The convicted money launderer who once had powerful friends in Conservative political circles found himself on a plane to California earlier today. Nathan Jacobson, a wealthy businessman who claimed to introduce senior cabinet minister Jason Kenney to Israeli Prime Minister Benjamin Netanyahu, faces sentencing for a $46-million laundering scheme dating back several years. CTV News reported that Jacobson, walking through Toronto’s Pearson International Airport in handcuffs, was bound for San Diego—where he’ll learn the fate he’s tried to elude since pleading guilty to laundering charges in 2008.
Who is Jacobson?
Nathan Jacobson was born in Winnipeg. He earned his fortune as a globetrotting businessman over a couple of decades. The Toronto Star‘s Josh Tapper reported in October 2012 that Jacobson was active in steel exporting, online pharmacies and payment processing. Tapper described Jacobson’s larger-than-life time in Russia.
In the early years of the free-market free-for-all that exploded after the Soviet Union’s collapse, Nathan Jacobson was General Motors’ man in Moscow. It was a harried yet lucrative life, flying a private jet to remote business deals in Siberia, closing transactions over vodka and a shvitz and dodging Russian mobsters in the Wild West world of post-Soviet capitalism.
What were the charges?
Eventually, Jacobson’s pharmacy business landed him in hot water. He pleaded guilty in 2008 to money-laundering charges in connection with his internet pharmacy, Affpower, which distributed drugs to customers without prescriptions. He agreed to co-operate with investigators, and was released until sentencing.
What’s happened since Jacobson’s guilty plea?
Jacobson spent much of the past five years in Canada, where he gained a reputation as a big player in Conservative circles. He was photographed between Prime Minister Stephen Harper and Netanyahu, was involved with a number of Jewish organizations in Toronto, and was a regular on the cocktail circuit. In July 2012, Jacobson skipped a pre-sentence hearing. He basically disappeared. Eventually, in October, American authorities requested a Canadian warrant for Jacobson’s arrest. On Oct. 25, he was apprehended by police in Toronto—at his condo. After he spent a week in custody, Jacobson was granted bail. Last month, he agreed to return to the U.S. to face sentencing. That’s why he was in handcuffs today.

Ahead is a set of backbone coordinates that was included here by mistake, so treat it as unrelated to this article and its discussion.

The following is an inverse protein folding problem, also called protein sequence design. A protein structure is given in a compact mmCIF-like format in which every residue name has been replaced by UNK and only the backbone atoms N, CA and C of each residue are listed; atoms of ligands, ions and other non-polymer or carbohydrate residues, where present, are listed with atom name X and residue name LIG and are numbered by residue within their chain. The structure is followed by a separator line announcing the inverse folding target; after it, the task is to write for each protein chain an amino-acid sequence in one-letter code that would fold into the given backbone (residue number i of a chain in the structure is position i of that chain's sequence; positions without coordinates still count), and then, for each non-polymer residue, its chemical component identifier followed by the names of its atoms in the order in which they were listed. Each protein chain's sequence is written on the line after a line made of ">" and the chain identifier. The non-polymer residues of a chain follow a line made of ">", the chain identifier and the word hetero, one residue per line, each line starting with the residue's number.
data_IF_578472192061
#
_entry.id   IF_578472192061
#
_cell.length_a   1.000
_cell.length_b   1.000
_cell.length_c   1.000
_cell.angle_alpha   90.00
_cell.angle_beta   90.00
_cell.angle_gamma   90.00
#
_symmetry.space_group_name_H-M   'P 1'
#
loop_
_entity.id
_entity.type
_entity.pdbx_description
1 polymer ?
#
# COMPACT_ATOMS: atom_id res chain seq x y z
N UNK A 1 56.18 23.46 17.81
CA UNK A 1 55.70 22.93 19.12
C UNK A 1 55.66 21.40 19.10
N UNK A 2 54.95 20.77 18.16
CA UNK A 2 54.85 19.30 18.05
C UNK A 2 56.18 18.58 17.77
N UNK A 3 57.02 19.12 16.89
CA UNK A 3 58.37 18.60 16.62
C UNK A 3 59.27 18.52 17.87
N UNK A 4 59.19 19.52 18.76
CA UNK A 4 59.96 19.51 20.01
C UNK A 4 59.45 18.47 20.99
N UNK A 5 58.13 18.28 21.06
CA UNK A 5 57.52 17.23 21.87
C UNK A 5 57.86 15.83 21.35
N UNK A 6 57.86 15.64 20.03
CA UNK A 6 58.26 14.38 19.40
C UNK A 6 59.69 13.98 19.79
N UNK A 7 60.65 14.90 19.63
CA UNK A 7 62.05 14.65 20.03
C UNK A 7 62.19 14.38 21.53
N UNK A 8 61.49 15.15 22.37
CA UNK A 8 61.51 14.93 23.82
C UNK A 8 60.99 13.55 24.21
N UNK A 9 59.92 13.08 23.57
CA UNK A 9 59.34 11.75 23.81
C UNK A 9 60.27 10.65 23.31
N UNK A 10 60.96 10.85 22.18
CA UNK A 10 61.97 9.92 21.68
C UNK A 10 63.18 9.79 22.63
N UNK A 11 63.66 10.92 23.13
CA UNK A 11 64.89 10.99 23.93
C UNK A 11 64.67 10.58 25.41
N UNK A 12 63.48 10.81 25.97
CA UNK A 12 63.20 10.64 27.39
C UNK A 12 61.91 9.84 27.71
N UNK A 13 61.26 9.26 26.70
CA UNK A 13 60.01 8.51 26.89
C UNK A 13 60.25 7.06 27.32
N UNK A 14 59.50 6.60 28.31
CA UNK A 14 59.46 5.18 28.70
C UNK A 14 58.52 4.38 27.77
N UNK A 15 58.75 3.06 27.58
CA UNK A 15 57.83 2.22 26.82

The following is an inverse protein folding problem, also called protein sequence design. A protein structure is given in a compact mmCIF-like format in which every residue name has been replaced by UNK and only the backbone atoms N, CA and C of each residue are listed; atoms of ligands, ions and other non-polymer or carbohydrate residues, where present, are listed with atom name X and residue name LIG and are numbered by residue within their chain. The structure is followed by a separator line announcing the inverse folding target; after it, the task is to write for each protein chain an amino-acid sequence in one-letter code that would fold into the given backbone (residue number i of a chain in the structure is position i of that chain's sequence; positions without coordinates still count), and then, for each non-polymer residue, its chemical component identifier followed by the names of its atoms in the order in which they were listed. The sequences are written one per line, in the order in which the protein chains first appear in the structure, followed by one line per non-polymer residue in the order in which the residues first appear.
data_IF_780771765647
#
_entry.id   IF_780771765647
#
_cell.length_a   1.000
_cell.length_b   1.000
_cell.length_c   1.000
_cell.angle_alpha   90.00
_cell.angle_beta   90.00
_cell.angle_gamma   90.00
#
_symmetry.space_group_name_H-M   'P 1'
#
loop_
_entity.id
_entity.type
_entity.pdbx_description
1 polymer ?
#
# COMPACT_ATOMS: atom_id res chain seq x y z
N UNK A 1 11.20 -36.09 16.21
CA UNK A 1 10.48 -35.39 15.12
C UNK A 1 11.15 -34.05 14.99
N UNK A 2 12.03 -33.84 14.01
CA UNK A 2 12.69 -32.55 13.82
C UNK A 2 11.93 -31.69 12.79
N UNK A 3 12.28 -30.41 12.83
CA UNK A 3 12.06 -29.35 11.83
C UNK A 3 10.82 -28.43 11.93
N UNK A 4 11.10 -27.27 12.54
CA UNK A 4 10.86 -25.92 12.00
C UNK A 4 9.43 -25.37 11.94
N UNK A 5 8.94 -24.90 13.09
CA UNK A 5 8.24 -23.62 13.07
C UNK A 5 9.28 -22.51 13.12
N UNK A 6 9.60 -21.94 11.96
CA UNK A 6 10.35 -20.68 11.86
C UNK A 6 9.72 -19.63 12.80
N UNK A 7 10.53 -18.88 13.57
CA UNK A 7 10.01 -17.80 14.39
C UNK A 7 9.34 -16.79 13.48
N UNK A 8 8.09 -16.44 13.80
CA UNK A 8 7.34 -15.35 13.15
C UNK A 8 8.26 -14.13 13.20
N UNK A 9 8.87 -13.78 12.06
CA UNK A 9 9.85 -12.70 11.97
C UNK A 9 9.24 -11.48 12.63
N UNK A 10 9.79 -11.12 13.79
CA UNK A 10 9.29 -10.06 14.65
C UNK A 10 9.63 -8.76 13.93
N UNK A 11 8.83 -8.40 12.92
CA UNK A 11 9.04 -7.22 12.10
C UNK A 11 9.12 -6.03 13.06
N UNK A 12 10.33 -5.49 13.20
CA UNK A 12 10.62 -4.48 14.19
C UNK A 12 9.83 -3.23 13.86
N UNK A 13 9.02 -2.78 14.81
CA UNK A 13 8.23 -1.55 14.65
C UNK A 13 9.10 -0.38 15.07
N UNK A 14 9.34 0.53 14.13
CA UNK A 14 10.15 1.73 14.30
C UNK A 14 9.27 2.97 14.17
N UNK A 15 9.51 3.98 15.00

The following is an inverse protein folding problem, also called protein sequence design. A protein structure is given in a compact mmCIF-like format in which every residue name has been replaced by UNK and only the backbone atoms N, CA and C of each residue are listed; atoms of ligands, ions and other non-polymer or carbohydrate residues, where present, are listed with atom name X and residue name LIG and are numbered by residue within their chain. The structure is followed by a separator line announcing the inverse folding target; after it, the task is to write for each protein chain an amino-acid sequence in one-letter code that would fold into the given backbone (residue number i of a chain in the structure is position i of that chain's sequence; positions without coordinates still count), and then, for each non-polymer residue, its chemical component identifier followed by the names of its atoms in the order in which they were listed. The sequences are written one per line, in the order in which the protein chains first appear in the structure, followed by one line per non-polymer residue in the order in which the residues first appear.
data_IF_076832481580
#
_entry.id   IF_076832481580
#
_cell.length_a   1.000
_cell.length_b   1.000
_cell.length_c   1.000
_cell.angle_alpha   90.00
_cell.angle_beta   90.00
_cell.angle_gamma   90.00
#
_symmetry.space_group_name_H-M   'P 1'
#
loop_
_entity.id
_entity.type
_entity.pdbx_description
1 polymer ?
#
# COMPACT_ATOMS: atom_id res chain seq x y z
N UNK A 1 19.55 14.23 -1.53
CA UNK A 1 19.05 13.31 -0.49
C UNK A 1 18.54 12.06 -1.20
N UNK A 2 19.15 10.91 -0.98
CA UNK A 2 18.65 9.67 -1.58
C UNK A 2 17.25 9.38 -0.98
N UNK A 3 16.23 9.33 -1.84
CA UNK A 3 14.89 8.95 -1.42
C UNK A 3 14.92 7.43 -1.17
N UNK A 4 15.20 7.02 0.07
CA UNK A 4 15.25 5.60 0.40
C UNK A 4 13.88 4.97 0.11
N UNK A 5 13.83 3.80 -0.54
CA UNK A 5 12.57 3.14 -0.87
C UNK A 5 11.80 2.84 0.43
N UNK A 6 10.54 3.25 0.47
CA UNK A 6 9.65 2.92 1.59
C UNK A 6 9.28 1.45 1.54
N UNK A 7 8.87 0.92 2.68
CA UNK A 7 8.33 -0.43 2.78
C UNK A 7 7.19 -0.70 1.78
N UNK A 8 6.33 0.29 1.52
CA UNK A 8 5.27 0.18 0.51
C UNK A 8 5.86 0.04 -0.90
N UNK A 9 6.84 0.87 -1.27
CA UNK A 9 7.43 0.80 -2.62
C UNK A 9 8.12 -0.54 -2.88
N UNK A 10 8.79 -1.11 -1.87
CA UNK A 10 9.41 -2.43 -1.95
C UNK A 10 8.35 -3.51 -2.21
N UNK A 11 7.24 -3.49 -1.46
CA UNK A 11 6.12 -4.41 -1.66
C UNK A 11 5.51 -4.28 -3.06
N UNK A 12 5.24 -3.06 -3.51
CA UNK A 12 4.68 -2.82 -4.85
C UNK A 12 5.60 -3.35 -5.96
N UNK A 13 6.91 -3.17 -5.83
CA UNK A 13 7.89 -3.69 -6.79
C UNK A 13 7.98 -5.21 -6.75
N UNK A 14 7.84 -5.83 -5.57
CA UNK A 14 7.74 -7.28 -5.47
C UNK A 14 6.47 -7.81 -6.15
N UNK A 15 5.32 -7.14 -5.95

What about his high-powered Conservative friends?
Jacobson was notably photographed with Kenney and Harper, two obvious heavyweights in federal circles. He hosted receptions in Toronto and Ottawa. But when his legal troubles caught up with him and his reputation took a hit, Jacobson receded from the party scene. Why? He explained his rationale to CBC’s Power and Politics.
“I myself made the decision that it’s best to keep a distance, in order to protect my friends. I would for the most part consider them still my friends. But while I’m—for the lack of a better term—radioactive, better let them to continue to run government.”
Who is his least favourite Conservative politician?
While he fought his own legal battles, Jacobson was busy suing a fellow Conservative. He accused Mark Adler, now the MP for Toronto’s York Centre riding and at the time the head of the Economic Club of Canada, of taking a $140,000 loan to the organization and not paying it back. Adler claimed it was a gift. In an interview with CBC News, Jacobson disagreed.
“It’s nice that [Adler] considers it a gift,” Jacobson responded. “I’d like him to show me other people that give him gifts like that. And I’d like other people to come forward and state that I gave them gifts of $140,000. Go ask my sister. I love my sister.… I don’t give gifts like that. I’m a generous person, but nobody gives gifts like that. So it’s unfathomable that he could. I was so insulted when he came out with that response. I went to him: Mark, I loaned you the money. When are you going to start repaying it?”
No word on the status of that legal wrangling, but Jacobson will soon have clarity on exactly how long he’ll stay in prison.